Design is a labor issue in the most fundamental way possible. In that, bad design results in closed factories. It is not the only cause of closed factories, but it’s definitely a cause.


  • Yes this story is a simplification – much has been written about the history of the Schwinn company, let alone bicycle design generally. I am focusing here on the fact that consumer products are built by workers, and what bad design means for that fact. I’ve linked the story on G+ if you feel like discussing or have corrections to offer.
  • * Towing one bicycle while riding another is one of those few activities that are actually easier than they look. Grasp the bicycle being towed by the gooseneck with one hand, and away you go.
  • ** Most of my spare parts are salvaged out of old bikes. It’s handy to have a micrometer around to be sure the bearing is the same size as the ones you’re replacing.
  • *** It rides fine, though I still need to add a chain tensioner. With the changes I’ve made it will be a reliable bike.

Don’t write that.

“Don’t talk about politics or religion on Facebook”

I’ve read a spate of articles lately offering rules for social media. Near the top of the lists are always admonitions to avoid political or contentious topics. We are told: “No one wants to see your political rant in their feed!” Occasionally this warning includes sports, or vacation pictures, or even pictures of grandkids.

Maybe this is true, which begs the question of exactly why social media exists. If your favorite subject irritates someone – even a lot of people – should you shut up? To avoid giving offense, should you confine your online expression to things that don’t matter to you?

Relax – you’re OK

To be clear, it’s fine if you want to “keep it light”. If you only like to post music videos and pictures of your pets, your kids, or your vacation that is perfectly OK. There’s no rule that says you have to “put it out there” or risk anything at all online. How heavy you want to be is entirely up to you.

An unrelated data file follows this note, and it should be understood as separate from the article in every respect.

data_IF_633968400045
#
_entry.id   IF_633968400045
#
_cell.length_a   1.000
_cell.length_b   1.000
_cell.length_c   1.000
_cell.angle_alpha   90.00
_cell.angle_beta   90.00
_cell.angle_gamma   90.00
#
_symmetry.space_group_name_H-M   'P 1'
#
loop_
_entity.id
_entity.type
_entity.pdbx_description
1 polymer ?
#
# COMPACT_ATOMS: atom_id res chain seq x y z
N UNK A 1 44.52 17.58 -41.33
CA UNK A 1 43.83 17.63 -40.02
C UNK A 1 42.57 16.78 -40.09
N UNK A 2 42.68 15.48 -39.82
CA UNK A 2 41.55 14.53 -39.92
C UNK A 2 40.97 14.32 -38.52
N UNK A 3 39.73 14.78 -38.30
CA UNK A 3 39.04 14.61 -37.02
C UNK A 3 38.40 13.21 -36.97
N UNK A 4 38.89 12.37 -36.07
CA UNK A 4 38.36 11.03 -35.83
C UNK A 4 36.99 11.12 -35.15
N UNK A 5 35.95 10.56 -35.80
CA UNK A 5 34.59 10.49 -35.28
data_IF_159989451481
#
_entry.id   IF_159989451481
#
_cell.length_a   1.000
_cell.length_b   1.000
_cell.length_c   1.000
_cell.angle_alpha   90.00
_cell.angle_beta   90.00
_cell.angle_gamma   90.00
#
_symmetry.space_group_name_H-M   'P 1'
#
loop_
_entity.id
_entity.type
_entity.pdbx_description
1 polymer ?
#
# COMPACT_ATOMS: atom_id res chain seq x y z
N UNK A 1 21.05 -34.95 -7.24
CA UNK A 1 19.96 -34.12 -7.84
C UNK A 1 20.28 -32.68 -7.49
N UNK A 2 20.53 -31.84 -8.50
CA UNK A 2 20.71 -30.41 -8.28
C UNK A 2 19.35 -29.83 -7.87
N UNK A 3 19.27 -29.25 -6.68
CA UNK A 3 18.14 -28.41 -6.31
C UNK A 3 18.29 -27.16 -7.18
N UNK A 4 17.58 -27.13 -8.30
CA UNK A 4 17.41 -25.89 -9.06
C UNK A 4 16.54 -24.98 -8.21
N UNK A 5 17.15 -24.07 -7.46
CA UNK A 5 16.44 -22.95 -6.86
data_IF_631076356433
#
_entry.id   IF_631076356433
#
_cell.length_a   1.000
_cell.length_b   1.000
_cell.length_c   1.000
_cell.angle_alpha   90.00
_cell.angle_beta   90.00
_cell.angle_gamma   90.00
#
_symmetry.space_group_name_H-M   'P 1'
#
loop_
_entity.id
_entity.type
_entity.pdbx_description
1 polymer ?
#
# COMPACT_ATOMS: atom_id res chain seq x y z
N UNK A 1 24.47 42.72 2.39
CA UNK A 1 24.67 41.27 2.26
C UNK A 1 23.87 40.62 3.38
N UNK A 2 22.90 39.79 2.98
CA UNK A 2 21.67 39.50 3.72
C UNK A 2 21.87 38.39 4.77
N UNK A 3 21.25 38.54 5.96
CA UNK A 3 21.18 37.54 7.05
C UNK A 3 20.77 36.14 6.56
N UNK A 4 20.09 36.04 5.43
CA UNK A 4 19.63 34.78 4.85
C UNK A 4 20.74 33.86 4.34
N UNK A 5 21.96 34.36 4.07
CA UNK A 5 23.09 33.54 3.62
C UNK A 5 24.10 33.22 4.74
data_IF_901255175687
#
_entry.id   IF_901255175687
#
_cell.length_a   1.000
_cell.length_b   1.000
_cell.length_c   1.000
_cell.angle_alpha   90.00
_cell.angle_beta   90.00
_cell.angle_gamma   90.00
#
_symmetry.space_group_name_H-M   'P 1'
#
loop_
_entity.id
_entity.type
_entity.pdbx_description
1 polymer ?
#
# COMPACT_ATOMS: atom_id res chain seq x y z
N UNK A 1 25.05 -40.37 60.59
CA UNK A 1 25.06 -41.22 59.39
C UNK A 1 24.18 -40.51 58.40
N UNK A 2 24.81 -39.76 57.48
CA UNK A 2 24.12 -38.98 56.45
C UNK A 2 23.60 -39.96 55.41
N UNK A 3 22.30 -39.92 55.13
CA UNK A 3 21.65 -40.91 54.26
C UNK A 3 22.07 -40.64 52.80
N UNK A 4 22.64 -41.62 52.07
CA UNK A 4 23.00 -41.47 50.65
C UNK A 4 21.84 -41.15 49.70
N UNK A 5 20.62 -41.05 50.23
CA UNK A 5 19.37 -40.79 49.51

A corollary is that when you see embarrassing pictures of some other person online, cut them some slack. Someone acting silly with a beer in their hand is not worth getting worked up over and it certainly isn’t worth a ding on their performance review.

…and so is that guy worked up about the environment

Some people are passionately interested in birdwatching. Some people are just interested in their grandkids. I grew up immersed in science and politics. My friends and my new friends know this. I’m pleased when others share my interests but if you don’t want to see my posts that’s fine.

What I have a difficult time accepting are online etiquette rules that insist on everyone being bland and inoffensive. Social media has begun to be a historical fulcrum of change. Entire governments have toppled on revolutions driven by Facebook or Twitter. US elections are influenced by people clicking “Share”. This is big news. It’s like living when the printing press was invented; information is democratized in a new way.

here are my social media etiquette rules:

  • Life is short, and if something really matters to you, it ought to be OK to say so. If you think the status quo is just great, fine – but if not, you have the right (and sometimes the responsibility) to speak up.
  • No one is forcing you to read my posts. A corollary is that no one is forcing me to read your posts either. Much resentment derives not from disagreement, but from perceived obligation. If you tell Facebook to show you fewer of my posts – or none at all – that is OK. As noted before, life is short, and I have other friends. I would appreciate an explanatory email, but that’s your choice.
  • Don’t troll. If you disagree with someone, you can say so in comments, giving a good reason and maybe a supporting link. That’s fine, but just one or two. When you’re on someone else’s thread, let them have the last word.
  • If it’s a chronic disagreement with another person, say what you want to say in your own space. You aren’t going to convert the other person to Jesus or socialism or Siracha sauce or whatever. But you might give the bystanders something to weigh in comparison.
  • It’s OK to delete another person’s comments on your feed. Social media is free, and you don’t owe them a platform.
  • Especially avoid arguing with friends or colleagues. There’s no way that story ends well. You have a whole internet full of jerks out there to make fun of – but please not the person in the cubicle next to yours.  I’ve occasionally told friends; “I’m not going to argue with you.” Perhaps not often enough.
  • Realize that what sounds uncontroversial to you might, to someone you know, even be offensive. So think twice before taking personal offense. Ask a question, maybe.

Social media can actually help you build meaning in your life, by engaging with society and history. It’s a chance to collaborate in imagining the future – a messy process.

Next post: how much personal information is too much?